However, he may have felt even with the tremendous storytelling abilities of HBO Sports, too many would be looking for more controversial sound bites instead of his complete, honest opinions.

After having watched both programs, the difference between the two voids is pretty clear. At least with HBO, the central figure to the entire story was already there; former head coach Jerry Tarkanian. He was the undisputed leader of the Rebels, even if as we discovered initially, he was reluctant move to Sin City.

It’s understandable that fans of those programs are disappointed that Webber and Johnson were not involved with these stories. Overall, the perspectives from future NBA players in Greg Anthony, Stacey Augmon, Jalen Rose and Juwon Howard provided depth from their own roles in the stories while they gave context to what, or rather, who was conspicuously absent.

Yet, sometimes, the best stories leave you hanging a little bit. They don’t believe in absolute endings nor provide simple solutions to the issues posed in the opening scenes. In the case of media offerings that look into a yesteryear of not too long ago, those clean conclusions are harder to come by. This is because the central figures are still around; hoping that new projects or occupations can keep that microscope fixated on something else as they show the world that they have evolved, or at least moved on. Webber’s rebirth as an analyst is arguably the brightest spot for NBA coverage in recent years and his number was deservedly raised to the rafters by the Sacramento Kings. Johnson chose to fade to the background quietly, though he had reconnected with the Knicks, founded his own beverage company and splits time between Dallas (his hometown) and Las Vegas.

There’s no question that what were already strong documentaries could have been even better if both men were involved. Though we shouldn’t hold our breaths, if Webber and Johnson ever choose to speak on their days as the Big Men on Campus, captive audiences eagerly await.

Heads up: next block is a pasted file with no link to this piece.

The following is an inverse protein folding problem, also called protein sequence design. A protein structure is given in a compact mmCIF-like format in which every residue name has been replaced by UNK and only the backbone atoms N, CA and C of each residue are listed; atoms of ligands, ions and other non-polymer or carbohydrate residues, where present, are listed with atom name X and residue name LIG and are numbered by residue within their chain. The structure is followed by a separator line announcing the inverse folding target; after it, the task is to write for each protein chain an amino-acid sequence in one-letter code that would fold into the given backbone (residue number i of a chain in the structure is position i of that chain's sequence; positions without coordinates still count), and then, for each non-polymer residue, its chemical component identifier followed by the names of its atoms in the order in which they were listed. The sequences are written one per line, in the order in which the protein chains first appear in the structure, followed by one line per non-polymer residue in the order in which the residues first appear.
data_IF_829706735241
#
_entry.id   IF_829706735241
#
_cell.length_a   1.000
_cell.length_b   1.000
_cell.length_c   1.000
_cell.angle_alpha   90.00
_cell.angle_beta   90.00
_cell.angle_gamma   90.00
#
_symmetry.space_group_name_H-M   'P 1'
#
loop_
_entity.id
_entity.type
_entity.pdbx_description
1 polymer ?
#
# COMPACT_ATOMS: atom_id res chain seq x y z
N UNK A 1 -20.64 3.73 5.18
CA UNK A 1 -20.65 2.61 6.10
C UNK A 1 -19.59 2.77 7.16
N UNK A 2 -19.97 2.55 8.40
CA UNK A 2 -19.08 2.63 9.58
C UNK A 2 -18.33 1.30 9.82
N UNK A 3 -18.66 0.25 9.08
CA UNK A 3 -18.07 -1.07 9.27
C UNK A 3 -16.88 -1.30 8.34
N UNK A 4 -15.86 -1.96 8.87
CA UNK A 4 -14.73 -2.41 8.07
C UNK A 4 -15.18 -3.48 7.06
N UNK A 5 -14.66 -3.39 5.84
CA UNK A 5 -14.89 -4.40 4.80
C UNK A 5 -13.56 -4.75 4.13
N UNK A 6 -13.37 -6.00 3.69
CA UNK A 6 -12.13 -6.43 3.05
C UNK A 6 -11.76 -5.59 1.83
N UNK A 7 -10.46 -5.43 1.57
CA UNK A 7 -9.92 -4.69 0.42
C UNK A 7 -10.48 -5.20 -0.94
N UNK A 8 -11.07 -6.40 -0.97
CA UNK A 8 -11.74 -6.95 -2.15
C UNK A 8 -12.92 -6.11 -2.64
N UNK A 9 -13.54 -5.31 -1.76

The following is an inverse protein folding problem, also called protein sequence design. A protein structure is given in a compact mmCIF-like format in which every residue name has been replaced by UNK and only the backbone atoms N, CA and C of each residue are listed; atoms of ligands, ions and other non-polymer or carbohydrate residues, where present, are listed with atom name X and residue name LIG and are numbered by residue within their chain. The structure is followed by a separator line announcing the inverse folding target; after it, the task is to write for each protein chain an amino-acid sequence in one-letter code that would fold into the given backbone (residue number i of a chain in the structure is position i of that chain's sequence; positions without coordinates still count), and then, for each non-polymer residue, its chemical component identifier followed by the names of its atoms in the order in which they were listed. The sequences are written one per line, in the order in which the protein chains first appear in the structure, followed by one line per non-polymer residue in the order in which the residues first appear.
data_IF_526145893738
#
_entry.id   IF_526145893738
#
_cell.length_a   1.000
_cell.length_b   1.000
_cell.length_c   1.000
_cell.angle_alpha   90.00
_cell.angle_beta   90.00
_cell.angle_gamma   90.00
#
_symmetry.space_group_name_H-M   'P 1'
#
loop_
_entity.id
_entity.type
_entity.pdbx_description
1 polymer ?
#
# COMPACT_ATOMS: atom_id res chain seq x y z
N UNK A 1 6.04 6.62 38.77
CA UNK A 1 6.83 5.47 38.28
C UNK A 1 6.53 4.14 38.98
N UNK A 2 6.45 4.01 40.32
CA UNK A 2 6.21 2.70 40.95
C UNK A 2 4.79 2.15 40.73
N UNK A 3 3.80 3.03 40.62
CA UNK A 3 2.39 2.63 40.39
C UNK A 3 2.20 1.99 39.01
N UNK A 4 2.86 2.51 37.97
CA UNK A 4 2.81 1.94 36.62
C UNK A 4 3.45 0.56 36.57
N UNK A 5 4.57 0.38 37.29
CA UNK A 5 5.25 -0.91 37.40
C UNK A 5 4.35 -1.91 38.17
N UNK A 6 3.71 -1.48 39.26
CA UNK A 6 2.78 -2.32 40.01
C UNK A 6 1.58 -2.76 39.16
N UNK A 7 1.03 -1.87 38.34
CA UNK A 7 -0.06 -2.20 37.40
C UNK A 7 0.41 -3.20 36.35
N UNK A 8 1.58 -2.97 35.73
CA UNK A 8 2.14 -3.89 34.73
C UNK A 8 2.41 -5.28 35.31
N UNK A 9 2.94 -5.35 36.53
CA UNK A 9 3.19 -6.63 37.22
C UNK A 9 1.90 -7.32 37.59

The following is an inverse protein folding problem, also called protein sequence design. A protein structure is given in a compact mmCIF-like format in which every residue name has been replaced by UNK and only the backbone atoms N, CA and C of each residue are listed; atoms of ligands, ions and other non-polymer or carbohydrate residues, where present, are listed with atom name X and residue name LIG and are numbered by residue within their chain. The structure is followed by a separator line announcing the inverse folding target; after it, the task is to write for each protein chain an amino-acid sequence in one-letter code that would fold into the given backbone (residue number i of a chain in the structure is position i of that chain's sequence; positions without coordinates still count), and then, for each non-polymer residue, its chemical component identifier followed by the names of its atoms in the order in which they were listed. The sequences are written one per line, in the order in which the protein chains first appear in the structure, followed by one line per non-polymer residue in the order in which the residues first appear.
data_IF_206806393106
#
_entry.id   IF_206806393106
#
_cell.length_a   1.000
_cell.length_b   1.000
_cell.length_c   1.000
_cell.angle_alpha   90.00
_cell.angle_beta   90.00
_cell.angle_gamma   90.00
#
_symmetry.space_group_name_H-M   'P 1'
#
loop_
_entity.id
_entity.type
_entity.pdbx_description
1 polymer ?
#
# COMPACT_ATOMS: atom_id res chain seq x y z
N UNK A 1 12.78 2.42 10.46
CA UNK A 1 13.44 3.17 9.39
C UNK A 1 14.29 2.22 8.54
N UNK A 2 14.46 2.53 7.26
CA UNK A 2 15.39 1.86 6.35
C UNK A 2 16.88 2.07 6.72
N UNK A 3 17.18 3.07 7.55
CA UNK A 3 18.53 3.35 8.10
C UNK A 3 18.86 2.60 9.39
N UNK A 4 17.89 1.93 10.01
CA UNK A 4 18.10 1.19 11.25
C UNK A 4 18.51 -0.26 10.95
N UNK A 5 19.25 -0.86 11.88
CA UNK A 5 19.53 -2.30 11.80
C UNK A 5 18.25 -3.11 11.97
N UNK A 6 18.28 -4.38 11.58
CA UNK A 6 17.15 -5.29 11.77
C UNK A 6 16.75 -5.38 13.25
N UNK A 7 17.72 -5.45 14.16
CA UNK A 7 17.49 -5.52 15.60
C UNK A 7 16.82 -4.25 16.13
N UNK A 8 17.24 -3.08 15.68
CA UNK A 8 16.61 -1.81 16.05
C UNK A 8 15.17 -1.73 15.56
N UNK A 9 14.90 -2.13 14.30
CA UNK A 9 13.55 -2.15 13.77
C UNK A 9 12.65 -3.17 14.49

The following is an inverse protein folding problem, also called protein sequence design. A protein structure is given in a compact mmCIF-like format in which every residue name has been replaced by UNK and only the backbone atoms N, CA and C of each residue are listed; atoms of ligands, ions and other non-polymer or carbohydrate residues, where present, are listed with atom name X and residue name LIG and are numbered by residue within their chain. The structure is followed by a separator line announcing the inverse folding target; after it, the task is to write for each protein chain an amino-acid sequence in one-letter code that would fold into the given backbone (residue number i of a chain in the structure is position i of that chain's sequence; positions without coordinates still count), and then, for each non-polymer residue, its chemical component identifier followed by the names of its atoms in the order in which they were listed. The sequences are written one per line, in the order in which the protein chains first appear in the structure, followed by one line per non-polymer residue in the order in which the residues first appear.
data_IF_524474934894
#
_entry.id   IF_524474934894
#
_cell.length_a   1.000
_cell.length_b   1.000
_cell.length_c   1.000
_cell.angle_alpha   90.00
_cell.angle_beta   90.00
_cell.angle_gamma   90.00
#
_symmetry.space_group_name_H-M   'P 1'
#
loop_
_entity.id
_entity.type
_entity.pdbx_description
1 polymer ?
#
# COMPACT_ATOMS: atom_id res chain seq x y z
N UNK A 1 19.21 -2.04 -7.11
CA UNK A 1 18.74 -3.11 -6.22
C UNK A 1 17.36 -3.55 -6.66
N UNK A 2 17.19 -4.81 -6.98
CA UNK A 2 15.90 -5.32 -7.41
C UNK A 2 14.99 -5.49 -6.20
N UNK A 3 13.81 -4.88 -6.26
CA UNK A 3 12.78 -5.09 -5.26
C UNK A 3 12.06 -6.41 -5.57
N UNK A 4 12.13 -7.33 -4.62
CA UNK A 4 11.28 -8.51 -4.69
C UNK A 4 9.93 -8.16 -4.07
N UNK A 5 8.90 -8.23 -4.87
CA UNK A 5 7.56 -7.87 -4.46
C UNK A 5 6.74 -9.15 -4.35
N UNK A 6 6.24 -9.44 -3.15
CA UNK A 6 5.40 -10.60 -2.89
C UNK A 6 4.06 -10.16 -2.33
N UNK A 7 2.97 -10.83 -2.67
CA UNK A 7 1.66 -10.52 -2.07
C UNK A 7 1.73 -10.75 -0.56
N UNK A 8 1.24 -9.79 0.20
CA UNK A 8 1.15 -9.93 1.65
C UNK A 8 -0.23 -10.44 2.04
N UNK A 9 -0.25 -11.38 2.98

Ed The Sports Fan said...

They say "Silence is Golden" and i agree that their non-presence is damning. However, letting others preach the gospel about you is cool in its own way. Moreover, Webber and LJ were the two focal points of investigation, so its probably not even worth it to them.

Nice write up JC.


Jason Clinkscales said...

Gracias, Ed. If there was one NBA player - former or active - that I would love to have a sitdown interview with, it's Chris Webber. I was always fascinated by how he's had to shoulder these major disappointments, yet could still say "hey, I think I'm going to be an analyst now". In a crazy way, I see him as sort of a Pete Rose-like figure of college basketball in terms of how people want him to come clean. The only difference is that it was a situation where some fans actually side with him.

As for LJ, a few years back, I used to do Giants reports for a show at City College (this was when ChiChi was actually interning). I was supposed to call in at a certain time following his interview. I was more than happy to sit back and even be skipped because Johnson, himself, was such an interesting guest. He spoke of pretty much everything he had ever been involved with in basketball, for better or wose. So much changed when he came to New York that I almost have to remind myself he was once "Grandmama".